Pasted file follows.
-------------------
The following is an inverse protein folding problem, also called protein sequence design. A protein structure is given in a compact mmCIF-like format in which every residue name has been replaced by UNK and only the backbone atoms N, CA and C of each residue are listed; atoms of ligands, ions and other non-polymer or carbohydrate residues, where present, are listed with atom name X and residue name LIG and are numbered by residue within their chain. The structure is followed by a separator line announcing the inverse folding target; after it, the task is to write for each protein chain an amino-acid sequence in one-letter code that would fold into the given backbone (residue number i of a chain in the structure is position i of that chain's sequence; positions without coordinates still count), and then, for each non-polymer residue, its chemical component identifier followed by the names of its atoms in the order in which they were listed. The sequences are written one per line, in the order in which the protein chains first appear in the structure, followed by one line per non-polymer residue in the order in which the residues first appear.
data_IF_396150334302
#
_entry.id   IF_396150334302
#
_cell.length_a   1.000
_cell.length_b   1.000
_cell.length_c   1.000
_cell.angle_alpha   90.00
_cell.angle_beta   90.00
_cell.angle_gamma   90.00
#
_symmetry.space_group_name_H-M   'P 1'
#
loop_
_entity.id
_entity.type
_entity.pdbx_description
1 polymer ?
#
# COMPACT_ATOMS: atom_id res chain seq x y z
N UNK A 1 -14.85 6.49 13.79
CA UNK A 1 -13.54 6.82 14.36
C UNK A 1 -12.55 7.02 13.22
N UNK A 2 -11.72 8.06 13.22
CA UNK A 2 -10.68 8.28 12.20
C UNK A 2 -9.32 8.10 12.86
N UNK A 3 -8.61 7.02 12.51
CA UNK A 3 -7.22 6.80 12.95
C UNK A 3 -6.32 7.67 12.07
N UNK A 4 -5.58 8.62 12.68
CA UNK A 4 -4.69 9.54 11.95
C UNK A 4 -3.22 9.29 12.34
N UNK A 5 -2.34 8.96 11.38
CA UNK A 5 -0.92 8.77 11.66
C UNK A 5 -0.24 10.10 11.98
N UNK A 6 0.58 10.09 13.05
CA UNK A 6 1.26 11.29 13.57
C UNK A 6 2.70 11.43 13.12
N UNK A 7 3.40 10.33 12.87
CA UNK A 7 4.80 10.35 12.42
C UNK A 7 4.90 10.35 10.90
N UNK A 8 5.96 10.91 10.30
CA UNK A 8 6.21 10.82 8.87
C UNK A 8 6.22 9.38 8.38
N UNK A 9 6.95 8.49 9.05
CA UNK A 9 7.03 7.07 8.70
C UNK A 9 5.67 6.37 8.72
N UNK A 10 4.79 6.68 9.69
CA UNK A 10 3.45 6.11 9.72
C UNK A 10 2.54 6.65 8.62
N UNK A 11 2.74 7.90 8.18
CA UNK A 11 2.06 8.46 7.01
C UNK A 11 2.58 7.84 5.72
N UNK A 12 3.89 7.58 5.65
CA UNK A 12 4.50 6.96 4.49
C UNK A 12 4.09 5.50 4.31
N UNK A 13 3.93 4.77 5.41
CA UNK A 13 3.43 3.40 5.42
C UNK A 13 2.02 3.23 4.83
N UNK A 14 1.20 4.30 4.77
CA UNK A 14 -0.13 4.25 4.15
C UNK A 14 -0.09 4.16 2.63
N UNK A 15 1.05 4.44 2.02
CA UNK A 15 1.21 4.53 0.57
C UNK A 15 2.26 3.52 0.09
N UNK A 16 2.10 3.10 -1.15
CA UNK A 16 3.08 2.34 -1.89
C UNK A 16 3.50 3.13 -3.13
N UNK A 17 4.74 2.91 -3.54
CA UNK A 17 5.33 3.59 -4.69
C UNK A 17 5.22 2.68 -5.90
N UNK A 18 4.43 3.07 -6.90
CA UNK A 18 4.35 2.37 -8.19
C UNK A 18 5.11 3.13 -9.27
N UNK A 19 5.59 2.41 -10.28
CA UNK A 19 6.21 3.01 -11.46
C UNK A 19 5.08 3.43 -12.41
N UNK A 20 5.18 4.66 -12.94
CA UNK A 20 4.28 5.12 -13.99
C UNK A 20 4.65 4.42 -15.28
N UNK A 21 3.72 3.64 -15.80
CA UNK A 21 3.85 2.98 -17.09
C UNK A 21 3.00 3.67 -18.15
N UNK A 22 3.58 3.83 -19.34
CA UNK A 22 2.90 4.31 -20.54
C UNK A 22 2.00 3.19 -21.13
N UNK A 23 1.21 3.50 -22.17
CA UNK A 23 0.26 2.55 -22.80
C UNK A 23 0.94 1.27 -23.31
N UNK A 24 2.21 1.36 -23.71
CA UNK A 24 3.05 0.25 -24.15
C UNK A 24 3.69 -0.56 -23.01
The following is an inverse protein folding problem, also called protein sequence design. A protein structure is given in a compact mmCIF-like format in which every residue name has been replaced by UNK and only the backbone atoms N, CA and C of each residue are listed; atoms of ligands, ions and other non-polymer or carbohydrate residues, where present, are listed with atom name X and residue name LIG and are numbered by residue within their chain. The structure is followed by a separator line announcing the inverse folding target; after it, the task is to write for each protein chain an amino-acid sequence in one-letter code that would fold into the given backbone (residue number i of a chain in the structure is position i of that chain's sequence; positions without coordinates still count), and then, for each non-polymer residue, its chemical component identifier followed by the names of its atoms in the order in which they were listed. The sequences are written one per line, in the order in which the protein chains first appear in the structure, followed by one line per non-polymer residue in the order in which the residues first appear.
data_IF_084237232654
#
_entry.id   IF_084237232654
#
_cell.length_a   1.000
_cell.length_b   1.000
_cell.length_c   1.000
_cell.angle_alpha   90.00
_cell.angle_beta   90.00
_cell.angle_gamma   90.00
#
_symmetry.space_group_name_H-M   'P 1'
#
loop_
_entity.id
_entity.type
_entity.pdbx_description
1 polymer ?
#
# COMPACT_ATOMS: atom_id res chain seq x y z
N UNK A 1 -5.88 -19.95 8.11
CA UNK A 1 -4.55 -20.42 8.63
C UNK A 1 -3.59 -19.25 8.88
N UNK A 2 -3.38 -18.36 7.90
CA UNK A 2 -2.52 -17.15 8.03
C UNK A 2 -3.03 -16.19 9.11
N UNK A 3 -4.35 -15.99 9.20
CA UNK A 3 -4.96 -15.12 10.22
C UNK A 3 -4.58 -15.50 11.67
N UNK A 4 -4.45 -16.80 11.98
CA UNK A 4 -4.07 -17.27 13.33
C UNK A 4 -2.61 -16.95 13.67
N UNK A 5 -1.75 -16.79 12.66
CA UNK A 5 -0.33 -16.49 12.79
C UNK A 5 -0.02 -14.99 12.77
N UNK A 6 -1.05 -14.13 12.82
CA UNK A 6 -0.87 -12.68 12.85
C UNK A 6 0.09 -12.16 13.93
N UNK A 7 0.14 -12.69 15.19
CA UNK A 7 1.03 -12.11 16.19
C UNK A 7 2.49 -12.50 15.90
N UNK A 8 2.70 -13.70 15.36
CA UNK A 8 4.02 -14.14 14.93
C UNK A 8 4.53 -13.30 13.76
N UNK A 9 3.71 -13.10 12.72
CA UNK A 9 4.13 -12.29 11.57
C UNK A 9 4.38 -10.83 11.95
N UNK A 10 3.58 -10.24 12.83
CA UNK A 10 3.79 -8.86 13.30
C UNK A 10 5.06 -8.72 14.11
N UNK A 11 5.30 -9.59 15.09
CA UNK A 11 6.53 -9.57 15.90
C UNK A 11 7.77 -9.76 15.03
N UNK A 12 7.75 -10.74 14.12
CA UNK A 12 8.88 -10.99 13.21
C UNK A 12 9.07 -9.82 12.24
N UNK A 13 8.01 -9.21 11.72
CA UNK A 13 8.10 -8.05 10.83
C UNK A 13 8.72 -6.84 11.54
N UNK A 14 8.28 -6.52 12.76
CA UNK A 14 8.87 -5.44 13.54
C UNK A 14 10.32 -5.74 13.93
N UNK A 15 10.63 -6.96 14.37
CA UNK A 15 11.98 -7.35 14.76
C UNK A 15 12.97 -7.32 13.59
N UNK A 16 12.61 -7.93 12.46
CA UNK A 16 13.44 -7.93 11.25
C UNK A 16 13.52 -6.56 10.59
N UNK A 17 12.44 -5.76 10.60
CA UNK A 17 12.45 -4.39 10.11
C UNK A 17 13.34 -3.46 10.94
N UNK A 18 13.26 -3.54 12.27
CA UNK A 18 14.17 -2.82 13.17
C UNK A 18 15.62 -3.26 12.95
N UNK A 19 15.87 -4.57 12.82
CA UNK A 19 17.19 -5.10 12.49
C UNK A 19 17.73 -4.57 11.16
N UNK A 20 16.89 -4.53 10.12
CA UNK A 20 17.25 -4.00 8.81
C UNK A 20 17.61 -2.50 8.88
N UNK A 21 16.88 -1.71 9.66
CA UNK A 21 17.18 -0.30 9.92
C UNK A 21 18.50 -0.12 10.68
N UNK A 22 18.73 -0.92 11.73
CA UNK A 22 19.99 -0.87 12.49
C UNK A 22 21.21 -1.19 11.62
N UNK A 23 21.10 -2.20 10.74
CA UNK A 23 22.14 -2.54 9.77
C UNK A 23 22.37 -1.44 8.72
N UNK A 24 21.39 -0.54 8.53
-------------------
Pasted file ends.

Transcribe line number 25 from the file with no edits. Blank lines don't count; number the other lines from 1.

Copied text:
N UNK A 2 -11.72 8.06 13.22